The true story of the Apaches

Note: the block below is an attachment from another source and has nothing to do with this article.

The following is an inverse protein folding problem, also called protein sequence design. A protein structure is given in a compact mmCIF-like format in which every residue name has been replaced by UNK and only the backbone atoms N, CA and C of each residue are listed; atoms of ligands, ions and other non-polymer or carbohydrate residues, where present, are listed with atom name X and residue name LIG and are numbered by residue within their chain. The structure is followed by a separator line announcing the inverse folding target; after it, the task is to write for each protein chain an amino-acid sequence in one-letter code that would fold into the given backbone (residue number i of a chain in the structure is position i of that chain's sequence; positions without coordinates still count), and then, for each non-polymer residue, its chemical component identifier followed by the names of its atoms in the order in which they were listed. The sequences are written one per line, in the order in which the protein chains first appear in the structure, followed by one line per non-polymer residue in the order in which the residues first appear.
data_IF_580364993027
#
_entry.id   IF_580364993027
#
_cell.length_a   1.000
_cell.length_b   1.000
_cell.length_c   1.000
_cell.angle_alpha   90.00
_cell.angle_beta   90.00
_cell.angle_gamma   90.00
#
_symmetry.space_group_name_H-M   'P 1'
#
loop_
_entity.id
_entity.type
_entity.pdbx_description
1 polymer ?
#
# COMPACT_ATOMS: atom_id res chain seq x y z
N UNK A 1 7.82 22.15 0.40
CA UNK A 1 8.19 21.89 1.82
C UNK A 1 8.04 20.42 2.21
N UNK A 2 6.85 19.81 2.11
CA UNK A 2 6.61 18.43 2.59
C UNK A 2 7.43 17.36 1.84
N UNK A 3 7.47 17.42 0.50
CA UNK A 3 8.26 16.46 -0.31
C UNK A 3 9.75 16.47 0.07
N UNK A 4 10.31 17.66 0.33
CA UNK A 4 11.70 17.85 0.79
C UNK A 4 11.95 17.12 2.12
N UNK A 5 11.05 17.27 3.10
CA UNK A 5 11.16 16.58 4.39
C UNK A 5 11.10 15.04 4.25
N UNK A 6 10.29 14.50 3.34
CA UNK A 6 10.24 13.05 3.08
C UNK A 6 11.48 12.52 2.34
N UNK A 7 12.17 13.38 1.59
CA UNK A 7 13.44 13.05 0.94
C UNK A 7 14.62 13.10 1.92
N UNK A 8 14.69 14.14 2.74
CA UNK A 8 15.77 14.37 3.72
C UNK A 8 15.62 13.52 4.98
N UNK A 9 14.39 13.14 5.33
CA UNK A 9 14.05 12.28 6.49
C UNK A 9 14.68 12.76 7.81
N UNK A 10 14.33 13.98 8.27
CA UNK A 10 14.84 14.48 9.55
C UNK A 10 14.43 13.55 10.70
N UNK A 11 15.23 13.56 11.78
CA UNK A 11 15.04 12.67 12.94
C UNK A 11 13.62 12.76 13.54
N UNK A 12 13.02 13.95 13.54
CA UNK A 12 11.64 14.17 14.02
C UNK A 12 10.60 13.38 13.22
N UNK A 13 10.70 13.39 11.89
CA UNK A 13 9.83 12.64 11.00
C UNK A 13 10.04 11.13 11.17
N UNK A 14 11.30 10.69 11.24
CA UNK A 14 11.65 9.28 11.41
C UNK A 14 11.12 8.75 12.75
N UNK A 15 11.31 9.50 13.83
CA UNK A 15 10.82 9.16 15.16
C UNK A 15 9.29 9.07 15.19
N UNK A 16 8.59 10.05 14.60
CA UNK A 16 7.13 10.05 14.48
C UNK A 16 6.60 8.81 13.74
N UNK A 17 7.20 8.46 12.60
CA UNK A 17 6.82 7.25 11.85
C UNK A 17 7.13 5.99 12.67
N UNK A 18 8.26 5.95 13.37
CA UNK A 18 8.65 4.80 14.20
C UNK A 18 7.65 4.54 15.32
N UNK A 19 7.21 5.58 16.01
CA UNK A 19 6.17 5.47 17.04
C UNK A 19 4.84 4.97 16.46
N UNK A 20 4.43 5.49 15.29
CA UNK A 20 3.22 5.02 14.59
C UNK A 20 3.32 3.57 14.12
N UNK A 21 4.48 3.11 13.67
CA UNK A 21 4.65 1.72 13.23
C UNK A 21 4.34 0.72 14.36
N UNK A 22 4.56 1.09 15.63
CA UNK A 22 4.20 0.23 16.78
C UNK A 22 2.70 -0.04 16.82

In the article on the efforts of the Fort Sill Apache Tribe to build a casino in southwestern New Mexico, Jeff Haozous is quoted as saying that there were no remnant populations of Chiricahua or Warm Springs Apaches left in southwestern New Mexico after Geronimo's surrender in 1886 ("Whose Apache Homelands?" HCN, 10/14/13). This statement is contradicted by Joe Saenz, a Chiricahua Apache, and by the book Conquest of Apacheria (Dan L. Thrapp, 1975). A very thorough description of the lives of the 38 Chiricahua Apaches who escaped from the 1876 march is contained in the book The First Hundred Years of Niño Cochise, by Ciye Niño Cochise (1972). Niño Cochise, the son of Tahza, writes of the years lived in the Sierra Madre Mountains in Mexico at a site called Pa-Gotzin-Kay, and tells of the interactions with Anglo ranchers, the many other Indians who came and went, their battles with the "red-shirt" Mexican soldiers, and their trading ventures into Mexico and Arizona towns. There are also pictures, including one of the aging shaman, Dee-O-Det. It is a valuable first-person account of the years 1872 to 1920 for this band of Apaches who escaped into the mountains and continued their way of life for many years.